Fushoushan Farm (福壽山農場) in Greater Taichung is one of a number of farming areas originally established to provide occupation for demobilized soldiers following the establishment of the Chinese Nationalist Party (KMT) government in Taiwan in the 1950s. Although development as a tourism destination nominally began in 1993, it has been slow, and the area is much less widely known than Cingjing Farm (清境農場) and Wuling Farm (武陵農場), originally established with a similar remit and which have developed into hugely popular destinations for people looking for a summer getaway.
Fushoushan Farm is actively trying to catch up, but has remained much more of an agricultural community. It spreads over 800 hectares ranging in altitude from 2,100m to 2,614m above sea level, and is famous for the quality of its peaches, plums, pears and apples, as well as the sweetness of its cabbages. It was first established by 100 sturdy veterans who the Veterans Affairs Commission (行政院國軍退除役官兵輔導委員會) sent out in 1957 to develop high-mountain agricultural sites. They were given three days’ victuals and sent off into the wilds, and according to a much told story, only discovered this well-watered site just before their supplies ran out.
Until recently, the farm only offered relatively primitive accommodation, but is currently making up for this deficiency with the construction of elegant rooms that feature stunning views and hardwood furnishings.
The central buildings of Fushoushan Farm did not promise anything particularly idyllic, looking like a cross between a motel and an agricultural institute. After a strenuous five-hour drive from Taipei, it was distinctly underwhelming. Still, the sweltering summer heat of Taipei and the Lanyang Plain (蘭陽平原) had been left behind as though in another world, and the cool, clean breeze was much welcome.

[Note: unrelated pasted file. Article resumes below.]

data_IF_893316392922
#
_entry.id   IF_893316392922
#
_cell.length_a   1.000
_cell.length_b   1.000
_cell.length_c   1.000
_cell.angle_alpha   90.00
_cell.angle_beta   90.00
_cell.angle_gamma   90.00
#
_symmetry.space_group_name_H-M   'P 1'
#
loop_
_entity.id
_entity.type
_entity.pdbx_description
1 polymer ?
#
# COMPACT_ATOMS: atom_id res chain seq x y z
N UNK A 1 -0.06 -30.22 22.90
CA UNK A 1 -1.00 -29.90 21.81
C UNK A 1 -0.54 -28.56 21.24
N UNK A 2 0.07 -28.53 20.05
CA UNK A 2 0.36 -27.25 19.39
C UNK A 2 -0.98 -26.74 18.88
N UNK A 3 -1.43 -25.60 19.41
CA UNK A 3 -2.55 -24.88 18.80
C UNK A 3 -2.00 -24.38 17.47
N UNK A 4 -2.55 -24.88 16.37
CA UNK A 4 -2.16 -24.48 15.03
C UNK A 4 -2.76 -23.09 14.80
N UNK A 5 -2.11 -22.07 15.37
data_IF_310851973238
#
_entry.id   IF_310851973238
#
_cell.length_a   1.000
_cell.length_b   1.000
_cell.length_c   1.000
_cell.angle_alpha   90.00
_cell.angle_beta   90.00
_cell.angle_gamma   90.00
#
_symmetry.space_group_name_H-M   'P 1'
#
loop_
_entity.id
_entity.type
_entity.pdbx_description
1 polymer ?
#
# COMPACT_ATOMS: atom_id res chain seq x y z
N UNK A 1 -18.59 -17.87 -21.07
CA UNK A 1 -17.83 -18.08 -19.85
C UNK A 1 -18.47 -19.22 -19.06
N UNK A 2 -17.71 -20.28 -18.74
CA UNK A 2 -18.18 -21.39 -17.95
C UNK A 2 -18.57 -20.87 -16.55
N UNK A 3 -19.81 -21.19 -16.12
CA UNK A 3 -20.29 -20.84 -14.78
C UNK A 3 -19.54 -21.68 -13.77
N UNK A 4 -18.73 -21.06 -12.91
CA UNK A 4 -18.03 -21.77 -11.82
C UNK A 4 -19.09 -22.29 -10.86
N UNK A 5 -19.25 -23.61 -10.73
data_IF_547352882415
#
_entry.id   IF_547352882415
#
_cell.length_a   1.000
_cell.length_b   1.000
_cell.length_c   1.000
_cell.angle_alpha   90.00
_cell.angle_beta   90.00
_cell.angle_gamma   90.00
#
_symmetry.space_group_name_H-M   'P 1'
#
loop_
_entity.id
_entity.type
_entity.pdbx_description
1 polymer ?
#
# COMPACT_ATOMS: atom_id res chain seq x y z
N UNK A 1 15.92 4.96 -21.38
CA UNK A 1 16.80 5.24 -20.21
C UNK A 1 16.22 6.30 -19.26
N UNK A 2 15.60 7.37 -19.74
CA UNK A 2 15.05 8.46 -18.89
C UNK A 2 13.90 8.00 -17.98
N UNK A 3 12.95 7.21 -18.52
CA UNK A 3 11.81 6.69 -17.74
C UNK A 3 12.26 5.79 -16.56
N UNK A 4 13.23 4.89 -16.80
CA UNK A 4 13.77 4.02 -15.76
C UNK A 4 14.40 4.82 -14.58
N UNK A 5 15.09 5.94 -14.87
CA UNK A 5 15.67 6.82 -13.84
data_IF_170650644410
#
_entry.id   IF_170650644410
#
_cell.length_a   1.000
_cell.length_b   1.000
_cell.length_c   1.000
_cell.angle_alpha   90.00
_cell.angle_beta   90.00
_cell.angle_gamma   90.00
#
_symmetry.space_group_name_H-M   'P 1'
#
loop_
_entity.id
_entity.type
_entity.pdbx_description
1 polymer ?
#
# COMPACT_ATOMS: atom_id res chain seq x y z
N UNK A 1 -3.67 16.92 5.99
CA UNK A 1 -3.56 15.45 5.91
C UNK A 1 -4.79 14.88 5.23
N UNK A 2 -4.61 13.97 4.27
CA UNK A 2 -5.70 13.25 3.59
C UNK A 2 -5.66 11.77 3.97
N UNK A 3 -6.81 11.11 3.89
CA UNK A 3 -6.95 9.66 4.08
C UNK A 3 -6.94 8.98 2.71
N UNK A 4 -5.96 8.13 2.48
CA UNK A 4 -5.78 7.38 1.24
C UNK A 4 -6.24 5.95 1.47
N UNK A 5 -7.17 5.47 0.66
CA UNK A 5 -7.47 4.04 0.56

The farm offers a variety of accommodations that cover a huge range of styles: renovated villas originally servicing visiting officials that have secluded access and gardens (around NT$6,000 a night for two); two-story villas featuring hardwood floors, contemporary furnishings and carefully designed views (around NT$5,000 a night for two); old shipping containers with a roof attached that will house eight people for NT$1,500 per room; and pre-built tent accommodation that sleeps six for NT$1,200 a night. Visitors include everyone from couples out for a romantic getaway to groups of students getting in touch with nature.
I had opted for accommodation in a three-bed wooden hut (NT$2,156 a night) located in the camping area near the scenic Heaven Lake (天池), about a 15-minute drive from the main building. The huts were a step up from the shipping containers, with their own toilet and bath, but are otherwise rather basic. The camping ground is near the top of the farm area, and provides some spectacular views of the night sky and good access to a number of walking trails.
My room was simple though surprisingly comfortable, and came with a TV and an efficient if rather cramped fiberglass bathroom unit. The presence of stray dogs, though remarkably healthy and friendly for the most part, might prove annoying to some. A central building with vending machines and offices is being constructed to provide better management of the camping area.
Fushoushan caters primarily to those looking for a relatively relaxed experience of nature rather than hardcore campers or trekkers. Nevertheless, the Forest Bath Trail (森林浴步道), which is just over 7km long, offers something of a challenge. (Take care: This trail can be slippery, and rising afternoon mists can make it dangerous.) Most other trails are intended for leisurely strolling and viewing the scenery. The mountains are remarkably beautiful, and the sunsets are famous for their magnificent chromatic effects.